AOL: Faux Napster release 'unauthorised'

Net giant says its music software employees were acting on their own when they made 'Gnutella,' a takeoff on the controversial Napster program.

America Online on Wednesday said members of its Spinner/Winamp music software division were acting on their own when they made a program available that allows users to share digital music files easily. The software, called Gnutella, is said to compete directly with Napster -- controversial software that allows users to swap digital music. Napster's makers are being accused of piracy in a lawsuit filed by the Recording Industry Association of America (RIAA), a trade group representing record companies.

"Gnutella was an unauthorized free-lance project," Spinner/Winamp's general manager, Josh Felser, said through a spokeswoman. "The Web pages that made the software available were taken down yesterday."

Gnutella was designed by the same programmers who created Winamp, which AOL acquired in June 1999. Winamp enables computer users to play digital music in the popular MP3 format, which allows songs to be downloaded without eating up large amounts of storage space.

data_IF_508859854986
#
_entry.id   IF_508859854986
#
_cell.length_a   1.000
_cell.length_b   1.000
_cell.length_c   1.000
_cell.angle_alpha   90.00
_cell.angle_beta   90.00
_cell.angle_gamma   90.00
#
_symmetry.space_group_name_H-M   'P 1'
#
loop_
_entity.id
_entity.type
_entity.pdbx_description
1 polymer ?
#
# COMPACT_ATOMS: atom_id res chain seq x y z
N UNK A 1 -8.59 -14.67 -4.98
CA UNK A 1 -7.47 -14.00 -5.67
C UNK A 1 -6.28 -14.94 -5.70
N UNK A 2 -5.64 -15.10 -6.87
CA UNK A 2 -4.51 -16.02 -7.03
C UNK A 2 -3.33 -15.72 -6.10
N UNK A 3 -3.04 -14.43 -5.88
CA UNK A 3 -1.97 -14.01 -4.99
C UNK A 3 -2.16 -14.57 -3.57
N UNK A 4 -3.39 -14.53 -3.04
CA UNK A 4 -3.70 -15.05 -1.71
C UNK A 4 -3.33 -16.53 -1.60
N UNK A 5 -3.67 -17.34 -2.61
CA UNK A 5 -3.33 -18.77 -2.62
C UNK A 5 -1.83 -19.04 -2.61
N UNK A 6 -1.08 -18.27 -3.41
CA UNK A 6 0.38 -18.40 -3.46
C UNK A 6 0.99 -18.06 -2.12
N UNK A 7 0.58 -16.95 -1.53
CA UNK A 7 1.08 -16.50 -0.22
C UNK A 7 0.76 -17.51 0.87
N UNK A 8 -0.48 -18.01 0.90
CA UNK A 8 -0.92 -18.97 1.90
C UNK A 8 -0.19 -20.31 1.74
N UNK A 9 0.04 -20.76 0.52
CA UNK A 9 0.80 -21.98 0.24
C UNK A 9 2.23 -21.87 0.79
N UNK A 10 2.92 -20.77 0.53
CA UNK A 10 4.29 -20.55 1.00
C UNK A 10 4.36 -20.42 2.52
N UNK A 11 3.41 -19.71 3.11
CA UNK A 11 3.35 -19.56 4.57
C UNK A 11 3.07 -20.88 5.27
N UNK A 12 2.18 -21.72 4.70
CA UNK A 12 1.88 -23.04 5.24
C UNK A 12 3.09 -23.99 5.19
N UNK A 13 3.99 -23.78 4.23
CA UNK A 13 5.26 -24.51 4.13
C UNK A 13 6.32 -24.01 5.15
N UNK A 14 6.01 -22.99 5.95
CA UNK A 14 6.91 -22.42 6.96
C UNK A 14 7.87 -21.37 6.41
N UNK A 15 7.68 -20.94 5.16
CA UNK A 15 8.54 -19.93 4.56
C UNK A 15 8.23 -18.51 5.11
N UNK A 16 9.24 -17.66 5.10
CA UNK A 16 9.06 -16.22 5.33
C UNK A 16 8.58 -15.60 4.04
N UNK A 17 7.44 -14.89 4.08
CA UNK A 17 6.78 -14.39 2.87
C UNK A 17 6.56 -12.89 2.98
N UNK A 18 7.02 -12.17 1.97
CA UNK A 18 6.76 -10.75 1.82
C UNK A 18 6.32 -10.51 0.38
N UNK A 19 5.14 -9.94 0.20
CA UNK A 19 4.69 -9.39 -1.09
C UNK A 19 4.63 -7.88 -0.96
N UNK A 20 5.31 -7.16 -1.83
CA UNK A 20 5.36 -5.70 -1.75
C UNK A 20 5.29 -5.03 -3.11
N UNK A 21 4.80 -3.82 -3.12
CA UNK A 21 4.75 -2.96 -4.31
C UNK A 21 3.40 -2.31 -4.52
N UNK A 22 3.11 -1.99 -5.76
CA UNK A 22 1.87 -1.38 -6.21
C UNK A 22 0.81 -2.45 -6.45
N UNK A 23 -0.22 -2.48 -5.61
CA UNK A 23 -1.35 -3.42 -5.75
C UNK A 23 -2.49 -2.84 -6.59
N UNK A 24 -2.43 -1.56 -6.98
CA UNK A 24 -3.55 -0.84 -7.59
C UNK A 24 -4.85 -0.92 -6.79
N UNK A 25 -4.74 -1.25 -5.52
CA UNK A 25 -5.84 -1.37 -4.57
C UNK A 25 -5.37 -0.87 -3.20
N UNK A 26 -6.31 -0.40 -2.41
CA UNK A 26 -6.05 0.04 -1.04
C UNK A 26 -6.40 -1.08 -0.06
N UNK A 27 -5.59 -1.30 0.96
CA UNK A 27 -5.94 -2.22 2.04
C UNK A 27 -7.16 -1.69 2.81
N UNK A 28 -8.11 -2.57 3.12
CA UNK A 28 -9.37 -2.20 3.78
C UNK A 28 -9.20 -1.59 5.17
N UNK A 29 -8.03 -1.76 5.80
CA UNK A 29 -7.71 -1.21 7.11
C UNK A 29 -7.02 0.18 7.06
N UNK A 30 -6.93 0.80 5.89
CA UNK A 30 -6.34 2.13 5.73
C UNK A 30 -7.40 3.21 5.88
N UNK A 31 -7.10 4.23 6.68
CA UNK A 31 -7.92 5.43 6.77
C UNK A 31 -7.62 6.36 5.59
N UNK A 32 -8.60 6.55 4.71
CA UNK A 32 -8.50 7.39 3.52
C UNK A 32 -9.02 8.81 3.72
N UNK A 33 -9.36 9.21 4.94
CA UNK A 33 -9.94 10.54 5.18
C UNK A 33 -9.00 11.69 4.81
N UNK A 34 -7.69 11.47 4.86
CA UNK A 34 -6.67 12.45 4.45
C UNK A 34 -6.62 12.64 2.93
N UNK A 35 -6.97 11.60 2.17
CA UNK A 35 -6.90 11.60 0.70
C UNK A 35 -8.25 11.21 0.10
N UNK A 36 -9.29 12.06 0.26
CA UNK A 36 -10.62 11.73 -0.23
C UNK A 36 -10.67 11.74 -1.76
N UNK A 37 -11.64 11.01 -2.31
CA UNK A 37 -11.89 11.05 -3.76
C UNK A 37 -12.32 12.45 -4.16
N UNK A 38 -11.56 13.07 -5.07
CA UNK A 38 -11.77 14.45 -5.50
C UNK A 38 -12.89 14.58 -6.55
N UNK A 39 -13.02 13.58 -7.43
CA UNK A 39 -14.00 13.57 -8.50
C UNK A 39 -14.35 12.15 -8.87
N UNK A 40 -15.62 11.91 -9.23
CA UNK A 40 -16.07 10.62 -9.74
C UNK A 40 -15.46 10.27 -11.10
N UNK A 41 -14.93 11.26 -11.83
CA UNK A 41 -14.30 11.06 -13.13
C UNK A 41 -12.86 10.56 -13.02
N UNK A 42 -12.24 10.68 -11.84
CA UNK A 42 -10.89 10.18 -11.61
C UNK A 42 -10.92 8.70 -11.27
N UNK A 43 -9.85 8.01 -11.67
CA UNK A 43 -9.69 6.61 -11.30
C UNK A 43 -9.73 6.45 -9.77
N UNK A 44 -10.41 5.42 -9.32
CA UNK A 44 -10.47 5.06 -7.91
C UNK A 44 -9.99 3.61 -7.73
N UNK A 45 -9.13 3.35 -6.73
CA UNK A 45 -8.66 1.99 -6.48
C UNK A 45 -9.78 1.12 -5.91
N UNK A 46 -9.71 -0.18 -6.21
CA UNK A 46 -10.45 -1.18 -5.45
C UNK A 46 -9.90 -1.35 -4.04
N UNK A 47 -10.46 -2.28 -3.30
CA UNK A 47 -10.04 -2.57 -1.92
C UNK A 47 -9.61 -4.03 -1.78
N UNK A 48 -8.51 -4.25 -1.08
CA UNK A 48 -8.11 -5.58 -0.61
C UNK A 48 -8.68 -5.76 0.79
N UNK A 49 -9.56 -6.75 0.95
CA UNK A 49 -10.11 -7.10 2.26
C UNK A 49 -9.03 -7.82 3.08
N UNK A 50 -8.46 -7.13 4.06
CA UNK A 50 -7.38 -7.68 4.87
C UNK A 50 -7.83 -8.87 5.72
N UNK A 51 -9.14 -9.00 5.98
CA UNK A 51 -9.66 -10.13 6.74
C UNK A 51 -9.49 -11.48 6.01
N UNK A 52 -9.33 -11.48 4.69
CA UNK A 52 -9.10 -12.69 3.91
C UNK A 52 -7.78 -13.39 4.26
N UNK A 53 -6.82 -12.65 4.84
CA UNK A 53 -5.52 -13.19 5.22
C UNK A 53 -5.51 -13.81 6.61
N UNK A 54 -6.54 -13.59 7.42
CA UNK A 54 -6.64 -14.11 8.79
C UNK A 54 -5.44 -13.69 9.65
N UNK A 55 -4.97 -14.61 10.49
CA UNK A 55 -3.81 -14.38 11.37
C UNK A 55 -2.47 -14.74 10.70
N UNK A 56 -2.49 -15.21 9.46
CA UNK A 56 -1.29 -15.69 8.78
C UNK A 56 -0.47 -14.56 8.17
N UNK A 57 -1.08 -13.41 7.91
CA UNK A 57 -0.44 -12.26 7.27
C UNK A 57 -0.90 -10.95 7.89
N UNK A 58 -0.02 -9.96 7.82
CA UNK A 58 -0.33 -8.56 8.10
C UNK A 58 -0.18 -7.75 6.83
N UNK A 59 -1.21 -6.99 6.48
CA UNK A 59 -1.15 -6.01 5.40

The spokeswoman declined to comment about when or if the software would be reposted. The software was available through Slashnet, a news and software downloading site.

America Online is in the process of acquiring Time Warner, which has some of the world's largest record labels as its media properties.

A spokeswoman from the RIAA declined to comment.